Welcome to my little corner of the World Wide Web.
A foodie that cooks out of necessity. Life would be so much easier and better tasting with a personal chef to cook for me on a daily basis. Of this I can only dream. In the meantime it means preparing and cooking meals myself.
Alternatively, I would be happy dining out far more than my purse strings allow, so here we are back again in the kitchen.
As much as I am a foodie, I can't honestly say that cooking is my passion. Truth be known being cooked for is my passion.
On a rare occasion I do enjoy preparing and producing meals, but that is mostly when we have guests to dine with us and I will make something special. Happier still when Mr. Grumps does most of the prep for me and I just have to cook, sharing the load is far easier. He rarely washes up though!
I can't honestly say I remember much of mums cooking, with the exception of perhaps a traditional Sunday Roast, Christmas dinners, the typical Shepherds Pies, etc, etc.
What I do remember however, are the numerous visits with my parents to their favourite Chinese and Indian Restaurants. Hence my love of Asian food.
During those times I would talk with the owners and waiters, whom my parents befriended over the years and learn about the ingredients and recipes.
Mum never ever cooked Asian at home. I think that was her ploy to get Dad to take us out, one of her better traits.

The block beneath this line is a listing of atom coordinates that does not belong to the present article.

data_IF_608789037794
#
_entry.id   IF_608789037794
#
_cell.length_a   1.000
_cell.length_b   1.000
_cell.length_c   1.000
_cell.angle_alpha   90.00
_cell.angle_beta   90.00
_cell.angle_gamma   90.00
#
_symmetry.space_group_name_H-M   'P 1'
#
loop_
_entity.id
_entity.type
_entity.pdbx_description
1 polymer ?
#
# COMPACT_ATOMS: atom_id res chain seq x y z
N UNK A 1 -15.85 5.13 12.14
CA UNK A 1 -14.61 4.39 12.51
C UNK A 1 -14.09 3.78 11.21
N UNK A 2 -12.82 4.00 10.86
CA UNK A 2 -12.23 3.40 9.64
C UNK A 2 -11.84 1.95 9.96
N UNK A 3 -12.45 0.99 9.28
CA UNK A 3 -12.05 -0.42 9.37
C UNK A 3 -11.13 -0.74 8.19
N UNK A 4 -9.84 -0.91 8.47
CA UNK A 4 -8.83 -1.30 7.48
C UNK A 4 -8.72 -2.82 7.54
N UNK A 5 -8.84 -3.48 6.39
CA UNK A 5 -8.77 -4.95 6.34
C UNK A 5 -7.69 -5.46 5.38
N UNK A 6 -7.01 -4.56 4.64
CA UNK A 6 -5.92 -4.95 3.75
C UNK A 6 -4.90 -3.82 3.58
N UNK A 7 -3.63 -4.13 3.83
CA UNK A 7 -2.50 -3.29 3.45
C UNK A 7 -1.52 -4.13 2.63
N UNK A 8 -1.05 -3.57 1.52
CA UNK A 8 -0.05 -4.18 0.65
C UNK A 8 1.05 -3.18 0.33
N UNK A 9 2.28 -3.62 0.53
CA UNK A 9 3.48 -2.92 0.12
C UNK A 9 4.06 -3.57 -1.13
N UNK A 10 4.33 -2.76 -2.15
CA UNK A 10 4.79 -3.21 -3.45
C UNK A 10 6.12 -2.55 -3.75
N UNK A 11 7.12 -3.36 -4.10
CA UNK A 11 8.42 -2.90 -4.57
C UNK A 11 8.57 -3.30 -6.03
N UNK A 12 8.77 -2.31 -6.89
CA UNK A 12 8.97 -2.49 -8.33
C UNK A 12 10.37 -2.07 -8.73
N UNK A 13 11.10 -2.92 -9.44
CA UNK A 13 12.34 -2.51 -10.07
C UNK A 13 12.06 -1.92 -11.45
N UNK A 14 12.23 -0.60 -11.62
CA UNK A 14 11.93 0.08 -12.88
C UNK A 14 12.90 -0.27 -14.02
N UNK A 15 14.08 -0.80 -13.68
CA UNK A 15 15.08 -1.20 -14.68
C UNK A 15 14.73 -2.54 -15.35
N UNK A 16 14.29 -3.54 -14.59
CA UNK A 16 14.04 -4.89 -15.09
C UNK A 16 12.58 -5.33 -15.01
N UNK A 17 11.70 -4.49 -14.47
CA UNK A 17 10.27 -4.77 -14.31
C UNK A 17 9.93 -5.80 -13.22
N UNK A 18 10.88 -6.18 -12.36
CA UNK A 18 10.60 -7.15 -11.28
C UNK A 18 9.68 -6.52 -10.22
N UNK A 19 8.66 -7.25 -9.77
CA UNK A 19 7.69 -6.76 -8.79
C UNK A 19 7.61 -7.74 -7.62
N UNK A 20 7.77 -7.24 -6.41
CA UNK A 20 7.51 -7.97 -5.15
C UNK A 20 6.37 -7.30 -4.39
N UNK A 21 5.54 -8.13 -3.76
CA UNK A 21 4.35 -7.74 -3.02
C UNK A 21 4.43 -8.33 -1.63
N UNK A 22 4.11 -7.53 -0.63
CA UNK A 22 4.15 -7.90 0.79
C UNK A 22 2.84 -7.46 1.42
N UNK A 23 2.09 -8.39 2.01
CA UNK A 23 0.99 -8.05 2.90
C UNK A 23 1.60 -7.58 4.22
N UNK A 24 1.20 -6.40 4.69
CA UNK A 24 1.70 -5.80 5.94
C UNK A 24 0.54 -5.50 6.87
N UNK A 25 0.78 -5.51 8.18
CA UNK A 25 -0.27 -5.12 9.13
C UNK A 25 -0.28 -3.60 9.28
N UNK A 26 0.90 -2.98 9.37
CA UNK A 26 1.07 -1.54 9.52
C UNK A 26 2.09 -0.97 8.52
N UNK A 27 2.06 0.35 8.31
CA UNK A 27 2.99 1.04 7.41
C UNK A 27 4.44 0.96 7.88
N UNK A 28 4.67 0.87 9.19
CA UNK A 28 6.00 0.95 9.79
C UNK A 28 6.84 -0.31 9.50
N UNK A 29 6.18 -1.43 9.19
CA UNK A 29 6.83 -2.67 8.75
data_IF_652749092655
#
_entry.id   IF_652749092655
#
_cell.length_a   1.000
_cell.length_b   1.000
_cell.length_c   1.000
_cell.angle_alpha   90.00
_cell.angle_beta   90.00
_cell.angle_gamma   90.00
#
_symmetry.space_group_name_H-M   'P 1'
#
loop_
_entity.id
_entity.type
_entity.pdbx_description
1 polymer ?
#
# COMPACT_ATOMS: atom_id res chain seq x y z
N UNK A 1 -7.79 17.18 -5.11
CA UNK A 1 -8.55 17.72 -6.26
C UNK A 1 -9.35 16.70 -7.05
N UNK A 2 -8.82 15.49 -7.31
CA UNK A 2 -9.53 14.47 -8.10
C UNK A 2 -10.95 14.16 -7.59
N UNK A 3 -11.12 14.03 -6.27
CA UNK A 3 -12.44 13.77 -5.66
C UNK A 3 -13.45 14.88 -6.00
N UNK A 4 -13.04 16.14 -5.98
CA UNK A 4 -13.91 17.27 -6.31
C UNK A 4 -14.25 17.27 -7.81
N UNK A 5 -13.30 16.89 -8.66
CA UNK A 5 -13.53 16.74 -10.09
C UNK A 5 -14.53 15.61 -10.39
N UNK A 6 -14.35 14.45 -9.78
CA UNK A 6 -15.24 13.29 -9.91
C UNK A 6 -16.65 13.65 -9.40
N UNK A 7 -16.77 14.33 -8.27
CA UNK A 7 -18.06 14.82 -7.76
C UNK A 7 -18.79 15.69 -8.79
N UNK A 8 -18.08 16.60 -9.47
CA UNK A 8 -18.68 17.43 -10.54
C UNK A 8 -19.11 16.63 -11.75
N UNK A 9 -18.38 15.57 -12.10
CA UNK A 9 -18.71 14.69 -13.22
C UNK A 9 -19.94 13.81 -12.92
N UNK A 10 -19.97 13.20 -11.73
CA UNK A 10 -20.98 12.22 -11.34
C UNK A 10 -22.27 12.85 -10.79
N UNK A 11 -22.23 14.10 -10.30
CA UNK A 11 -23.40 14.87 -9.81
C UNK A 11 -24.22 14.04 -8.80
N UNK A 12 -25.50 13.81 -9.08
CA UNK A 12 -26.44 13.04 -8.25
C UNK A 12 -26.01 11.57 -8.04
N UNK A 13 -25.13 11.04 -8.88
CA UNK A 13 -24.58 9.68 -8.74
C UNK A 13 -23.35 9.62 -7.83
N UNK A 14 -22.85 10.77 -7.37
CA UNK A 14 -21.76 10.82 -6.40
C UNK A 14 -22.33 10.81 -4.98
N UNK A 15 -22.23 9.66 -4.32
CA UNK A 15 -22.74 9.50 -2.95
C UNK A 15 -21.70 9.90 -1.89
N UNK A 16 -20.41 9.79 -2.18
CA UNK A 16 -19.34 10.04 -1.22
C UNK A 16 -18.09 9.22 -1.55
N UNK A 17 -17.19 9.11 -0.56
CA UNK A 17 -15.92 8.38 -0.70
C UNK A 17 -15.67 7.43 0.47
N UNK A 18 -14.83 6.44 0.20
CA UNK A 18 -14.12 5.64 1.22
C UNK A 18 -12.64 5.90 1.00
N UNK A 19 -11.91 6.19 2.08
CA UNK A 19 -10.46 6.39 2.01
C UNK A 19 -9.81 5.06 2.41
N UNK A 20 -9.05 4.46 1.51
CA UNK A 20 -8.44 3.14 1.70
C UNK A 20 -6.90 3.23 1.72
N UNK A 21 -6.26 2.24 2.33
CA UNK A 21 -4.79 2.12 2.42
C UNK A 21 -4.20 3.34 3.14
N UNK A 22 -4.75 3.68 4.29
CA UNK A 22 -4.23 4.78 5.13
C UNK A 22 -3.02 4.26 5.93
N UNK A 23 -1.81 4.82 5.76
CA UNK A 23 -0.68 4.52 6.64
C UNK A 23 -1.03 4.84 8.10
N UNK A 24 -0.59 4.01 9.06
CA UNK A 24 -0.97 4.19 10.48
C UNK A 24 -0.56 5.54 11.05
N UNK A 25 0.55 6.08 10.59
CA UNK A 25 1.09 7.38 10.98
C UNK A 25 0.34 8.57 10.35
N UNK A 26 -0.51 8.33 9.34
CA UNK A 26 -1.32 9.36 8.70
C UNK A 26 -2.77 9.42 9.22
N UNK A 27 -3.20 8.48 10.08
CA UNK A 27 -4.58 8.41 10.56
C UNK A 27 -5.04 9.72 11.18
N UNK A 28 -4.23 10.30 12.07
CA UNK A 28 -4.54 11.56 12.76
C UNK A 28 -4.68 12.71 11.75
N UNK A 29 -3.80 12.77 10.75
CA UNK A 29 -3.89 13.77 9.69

Over the years my knowledge of Asian food has developed enormously, but I'm no expert and still learning everyday.
I have very strong opinions regarding food and feel I've missed my vocation in life of being a Food Critic.
Having lived in Spain for a long period, I have been constantly disappointed with the food in restaurants etc. Not in general I have to admit, but particularly that of Andalusia.
It's all fried and smothered in too much Olive Oil. Soggy anaemic chips seem to be served with everything and as for freshly perfect cooked vegetables, forget it. If vegetables are served at all they will generally be frozen mixed veg, cooked to death and mushy.
Of course there a few very good restaurants here and there, but the prices are way over the top and mostly not particularly Spanish food either. There are a lot of French, Italian and more recently some Chinese too.
The Spanish (especially the younger generation) seem to be particularly enjoying Chinese restaurants over the past few years. However, Indian seems to be a bit slow catching on. A few local restaurants will offer what they call a curry (mainly to attract ex-pats). Steer well clear. It's just store bought curry powder, cooked with cream and pretty damn awful.
If you are visiting Spain and want good food, North is the area to go. There are many Michelin Starred restaurants there and with good reason too.
Shopping for ingredients in Andalusia is a challenge too. The quality is generally not good. They farm both meat and fish when it's far too young, therefore there is little flavor and even less to eat. Lamb chops in particular can be dreadful. Tiny, all bones and little or no meat, just fat. Restaurants tend to cook them to death too. No sign of red and juicy here I'm afraid.
Looking for a good steak? Be very aware when buying beef, as it not what it seems. That labelled as Filete is not in fact what we know as Fillet. It's chewy and cheap, not good for much at all. If you want a good Fillet of Beef you must purchase Solomillo de Carne. Very expensive and a good quality butcher (if you can find one) is the key here.
Bread is my all time rant. It's often sweet, crusts that make the roof of your mouth sore and really not good in general. Give me good English bread any day.
Trips back to UK were always a delight. Good food, good restaurants etc etc. Give me quality ingredients and I'm happy.
I have so much more I could say but fear I've bored the life out of you already, so..........
Thanks for visiting and do visit me at Facebook, Twitter and Pinterest too.